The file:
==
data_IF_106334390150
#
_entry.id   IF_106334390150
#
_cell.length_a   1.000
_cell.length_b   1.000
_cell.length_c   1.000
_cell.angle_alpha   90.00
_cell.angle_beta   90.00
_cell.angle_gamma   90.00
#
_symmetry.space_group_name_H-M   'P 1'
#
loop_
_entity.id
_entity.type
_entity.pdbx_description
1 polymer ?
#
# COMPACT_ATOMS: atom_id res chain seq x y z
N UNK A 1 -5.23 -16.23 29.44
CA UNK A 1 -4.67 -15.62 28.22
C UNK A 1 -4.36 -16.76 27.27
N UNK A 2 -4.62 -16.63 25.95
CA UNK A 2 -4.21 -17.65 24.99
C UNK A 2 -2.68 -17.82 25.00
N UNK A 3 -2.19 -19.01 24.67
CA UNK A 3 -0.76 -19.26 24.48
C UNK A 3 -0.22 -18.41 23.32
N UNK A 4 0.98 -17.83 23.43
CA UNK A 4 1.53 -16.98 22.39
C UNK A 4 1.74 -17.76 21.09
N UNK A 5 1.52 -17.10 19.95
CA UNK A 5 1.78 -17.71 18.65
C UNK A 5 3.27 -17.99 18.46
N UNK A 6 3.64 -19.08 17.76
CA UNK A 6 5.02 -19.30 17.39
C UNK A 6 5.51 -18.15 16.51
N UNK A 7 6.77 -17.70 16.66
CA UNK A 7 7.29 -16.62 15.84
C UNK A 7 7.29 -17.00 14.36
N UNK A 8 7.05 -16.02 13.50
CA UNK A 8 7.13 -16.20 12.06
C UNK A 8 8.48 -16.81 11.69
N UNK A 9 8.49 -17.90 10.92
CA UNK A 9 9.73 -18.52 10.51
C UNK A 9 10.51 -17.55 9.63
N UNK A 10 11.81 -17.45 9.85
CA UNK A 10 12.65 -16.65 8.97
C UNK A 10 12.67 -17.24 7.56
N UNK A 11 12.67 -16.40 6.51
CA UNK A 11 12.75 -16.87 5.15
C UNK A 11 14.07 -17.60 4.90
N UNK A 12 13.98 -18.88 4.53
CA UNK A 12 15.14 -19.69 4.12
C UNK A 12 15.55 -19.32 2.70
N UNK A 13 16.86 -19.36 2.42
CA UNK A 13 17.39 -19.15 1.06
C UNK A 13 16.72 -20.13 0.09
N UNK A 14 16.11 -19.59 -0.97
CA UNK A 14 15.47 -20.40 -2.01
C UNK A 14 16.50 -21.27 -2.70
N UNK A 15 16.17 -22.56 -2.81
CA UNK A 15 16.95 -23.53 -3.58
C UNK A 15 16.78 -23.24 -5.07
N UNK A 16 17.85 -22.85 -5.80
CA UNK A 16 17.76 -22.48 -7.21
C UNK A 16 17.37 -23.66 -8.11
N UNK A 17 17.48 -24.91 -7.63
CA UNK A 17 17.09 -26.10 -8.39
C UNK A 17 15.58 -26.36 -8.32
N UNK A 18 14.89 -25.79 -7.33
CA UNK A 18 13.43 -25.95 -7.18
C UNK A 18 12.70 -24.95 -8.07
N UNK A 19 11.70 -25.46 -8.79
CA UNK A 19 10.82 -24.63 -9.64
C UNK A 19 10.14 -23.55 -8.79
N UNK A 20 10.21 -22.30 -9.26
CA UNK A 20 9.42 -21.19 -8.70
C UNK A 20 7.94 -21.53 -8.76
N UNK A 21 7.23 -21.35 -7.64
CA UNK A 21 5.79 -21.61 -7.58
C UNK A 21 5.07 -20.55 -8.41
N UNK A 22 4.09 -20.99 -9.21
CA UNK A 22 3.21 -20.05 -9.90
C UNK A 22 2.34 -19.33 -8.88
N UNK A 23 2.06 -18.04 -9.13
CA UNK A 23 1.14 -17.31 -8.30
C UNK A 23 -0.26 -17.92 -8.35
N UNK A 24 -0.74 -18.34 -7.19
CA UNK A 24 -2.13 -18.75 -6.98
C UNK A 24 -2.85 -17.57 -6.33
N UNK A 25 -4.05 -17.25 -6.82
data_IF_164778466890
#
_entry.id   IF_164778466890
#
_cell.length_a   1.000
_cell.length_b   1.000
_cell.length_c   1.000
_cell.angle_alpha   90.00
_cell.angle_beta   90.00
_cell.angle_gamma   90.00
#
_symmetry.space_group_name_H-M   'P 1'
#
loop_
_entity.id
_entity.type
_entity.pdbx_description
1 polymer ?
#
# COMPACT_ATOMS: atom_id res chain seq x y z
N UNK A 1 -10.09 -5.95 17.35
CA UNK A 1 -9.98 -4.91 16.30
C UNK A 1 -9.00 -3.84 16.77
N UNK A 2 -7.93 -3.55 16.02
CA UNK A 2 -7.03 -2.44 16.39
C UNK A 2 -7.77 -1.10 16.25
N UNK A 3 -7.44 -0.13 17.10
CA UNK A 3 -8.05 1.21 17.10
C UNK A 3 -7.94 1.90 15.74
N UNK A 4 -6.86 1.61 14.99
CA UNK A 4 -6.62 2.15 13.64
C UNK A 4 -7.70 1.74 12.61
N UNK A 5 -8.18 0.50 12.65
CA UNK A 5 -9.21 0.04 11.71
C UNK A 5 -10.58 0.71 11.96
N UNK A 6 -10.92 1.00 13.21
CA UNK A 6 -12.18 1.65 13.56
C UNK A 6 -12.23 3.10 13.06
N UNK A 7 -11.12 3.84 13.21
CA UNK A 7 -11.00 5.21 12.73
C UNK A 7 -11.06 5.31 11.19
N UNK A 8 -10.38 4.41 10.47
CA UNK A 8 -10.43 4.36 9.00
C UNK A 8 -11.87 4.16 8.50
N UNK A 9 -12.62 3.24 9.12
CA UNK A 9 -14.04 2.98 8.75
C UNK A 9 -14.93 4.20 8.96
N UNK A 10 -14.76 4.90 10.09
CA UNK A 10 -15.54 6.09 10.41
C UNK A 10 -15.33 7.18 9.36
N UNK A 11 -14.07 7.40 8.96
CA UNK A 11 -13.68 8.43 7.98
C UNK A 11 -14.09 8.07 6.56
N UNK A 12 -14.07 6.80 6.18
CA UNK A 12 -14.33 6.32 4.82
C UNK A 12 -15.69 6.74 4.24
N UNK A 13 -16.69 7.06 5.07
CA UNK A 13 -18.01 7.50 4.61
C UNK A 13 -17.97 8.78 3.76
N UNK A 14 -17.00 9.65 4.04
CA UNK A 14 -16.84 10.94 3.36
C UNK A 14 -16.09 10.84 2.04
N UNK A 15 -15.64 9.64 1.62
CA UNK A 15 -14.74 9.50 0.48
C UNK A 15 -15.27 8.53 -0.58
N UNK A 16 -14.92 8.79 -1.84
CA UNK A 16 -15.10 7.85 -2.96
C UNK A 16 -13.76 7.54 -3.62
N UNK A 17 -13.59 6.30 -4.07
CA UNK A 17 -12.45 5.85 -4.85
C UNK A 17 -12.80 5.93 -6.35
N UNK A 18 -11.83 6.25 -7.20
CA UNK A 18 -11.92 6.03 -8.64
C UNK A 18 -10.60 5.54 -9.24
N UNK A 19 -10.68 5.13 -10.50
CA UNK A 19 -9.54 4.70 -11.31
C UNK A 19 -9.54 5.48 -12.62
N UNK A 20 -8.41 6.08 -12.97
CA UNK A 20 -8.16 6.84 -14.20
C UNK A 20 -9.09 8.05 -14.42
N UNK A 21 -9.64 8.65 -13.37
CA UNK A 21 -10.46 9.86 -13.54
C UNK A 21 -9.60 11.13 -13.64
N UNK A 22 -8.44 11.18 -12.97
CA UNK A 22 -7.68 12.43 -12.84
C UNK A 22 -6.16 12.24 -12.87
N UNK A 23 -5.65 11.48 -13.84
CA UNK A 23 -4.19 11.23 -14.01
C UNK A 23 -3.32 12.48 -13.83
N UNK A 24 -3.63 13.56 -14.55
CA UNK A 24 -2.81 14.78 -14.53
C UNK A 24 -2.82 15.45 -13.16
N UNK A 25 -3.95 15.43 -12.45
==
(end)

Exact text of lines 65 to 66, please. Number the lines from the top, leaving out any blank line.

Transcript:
C UNK A 15 16.78 -23.24 -5.07
N UNK A 16 17.85 -22.85 -5.80